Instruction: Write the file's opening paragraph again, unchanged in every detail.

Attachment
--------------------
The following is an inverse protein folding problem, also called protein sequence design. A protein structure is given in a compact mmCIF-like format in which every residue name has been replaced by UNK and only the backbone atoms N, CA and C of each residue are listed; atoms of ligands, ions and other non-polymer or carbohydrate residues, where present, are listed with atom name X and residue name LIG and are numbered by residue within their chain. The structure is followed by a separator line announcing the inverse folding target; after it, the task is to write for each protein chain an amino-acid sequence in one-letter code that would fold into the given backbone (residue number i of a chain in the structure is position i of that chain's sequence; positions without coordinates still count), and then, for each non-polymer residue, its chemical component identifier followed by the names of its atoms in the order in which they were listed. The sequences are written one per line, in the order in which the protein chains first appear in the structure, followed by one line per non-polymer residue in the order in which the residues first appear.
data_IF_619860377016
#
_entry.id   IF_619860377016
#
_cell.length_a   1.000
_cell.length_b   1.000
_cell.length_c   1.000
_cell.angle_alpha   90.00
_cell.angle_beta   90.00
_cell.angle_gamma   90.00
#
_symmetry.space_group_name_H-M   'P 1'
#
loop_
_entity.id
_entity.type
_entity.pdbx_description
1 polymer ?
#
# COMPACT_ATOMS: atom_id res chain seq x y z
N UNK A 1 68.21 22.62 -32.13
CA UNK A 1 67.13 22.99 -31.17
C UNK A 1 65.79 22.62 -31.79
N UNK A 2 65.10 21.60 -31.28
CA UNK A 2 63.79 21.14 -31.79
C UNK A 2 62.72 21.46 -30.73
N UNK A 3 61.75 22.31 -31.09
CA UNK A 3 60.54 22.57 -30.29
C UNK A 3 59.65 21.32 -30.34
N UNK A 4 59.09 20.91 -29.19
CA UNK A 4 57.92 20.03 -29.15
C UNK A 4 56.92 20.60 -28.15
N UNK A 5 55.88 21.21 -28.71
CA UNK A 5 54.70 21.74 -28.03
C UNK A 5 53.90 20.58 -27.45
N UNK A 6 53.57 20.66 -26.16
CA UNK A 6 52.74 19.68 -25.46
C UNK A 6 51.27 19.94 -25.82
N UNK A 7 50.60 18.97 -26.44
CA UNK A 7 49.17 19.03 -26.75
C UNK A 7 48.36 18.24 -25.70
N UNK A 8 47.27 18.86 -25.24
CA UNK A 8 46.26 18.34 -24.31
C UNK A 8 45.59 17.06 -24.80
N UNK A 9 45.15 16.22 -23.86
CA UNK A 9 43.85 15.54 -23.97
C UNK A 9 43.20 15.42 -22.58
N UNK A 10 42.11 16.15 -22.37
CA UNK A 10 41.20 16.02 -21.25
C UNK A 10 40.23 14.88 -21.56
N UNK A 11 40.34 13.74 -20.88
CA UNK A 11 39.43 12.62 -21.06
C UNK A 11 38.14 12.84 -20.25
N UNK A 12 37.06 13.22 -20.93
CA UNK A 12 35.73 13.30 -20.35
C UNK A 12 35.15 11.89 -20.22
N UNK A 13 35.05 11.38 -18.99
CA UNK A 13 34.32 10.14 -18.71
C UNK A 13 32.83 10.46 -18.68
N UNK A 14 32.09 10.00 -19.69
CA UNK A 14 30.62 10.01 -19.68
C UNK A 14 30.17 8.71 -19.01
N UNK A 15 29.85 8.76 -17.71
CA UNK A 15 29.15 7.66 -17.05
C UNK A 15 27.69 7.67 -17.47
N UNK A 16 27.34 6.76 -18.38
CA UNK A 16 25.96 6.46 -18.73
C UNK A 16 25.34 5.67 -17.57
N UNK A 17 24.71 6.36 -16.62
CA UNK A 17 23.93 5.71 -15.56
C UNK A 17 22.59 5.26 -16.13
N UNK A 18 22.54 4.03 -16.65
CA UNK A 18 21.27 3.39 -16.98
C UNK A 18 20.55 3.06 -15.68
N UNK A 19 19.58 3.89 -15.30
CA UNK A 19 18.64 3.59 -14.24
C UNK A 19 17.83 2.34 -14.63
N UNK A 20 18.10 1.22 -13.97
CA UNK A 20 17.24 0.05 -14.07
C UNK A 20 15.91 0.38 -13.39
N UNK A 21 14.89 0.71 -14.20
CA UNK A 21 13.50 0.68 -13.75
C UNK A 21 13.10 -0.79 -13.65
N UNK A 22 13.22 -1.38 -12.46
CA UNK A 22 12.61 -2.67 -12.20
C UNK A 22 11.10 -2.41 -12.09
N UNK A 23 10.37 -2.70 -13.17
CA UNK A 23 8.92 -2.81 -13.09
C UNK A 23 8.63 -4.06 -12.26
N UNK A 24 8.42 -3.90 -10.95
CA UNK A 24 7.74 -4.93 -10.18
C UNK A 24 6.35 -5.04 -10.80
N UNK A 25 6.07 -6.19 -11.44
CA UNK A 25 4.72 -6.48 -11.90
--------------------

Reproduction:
The following is an inverse protein folding problem, also called protein sequence design. A protein structure is given in a compact mmCIF-like format in which every residue name has been replaced by UNK and only the backbone atoms N, CA and C of each residue are listed; atoms of ligands, ions and other non-polymer or carbohydrate residues, where present, are listed with atom name X and residue name LIG and are numbered by residue within their chain. The structure is followed by a separator line announcing the inverse folding target; after it, the task is to write for each protein chain an amino-acid sequence in one-letter code that would fold into the given backbone (residue number i of a chain in the structure is position i of that chain's sequence; positions without coordinates still count), and then, for each non-polymer residue, its chemical component identifier followed by the names of its atoms in the order in which they were listed. The sequences are written one per line, in the order in which the protein chains first appear in the structure, followed by one line per non-polymer residue in the order in which the residues first appear.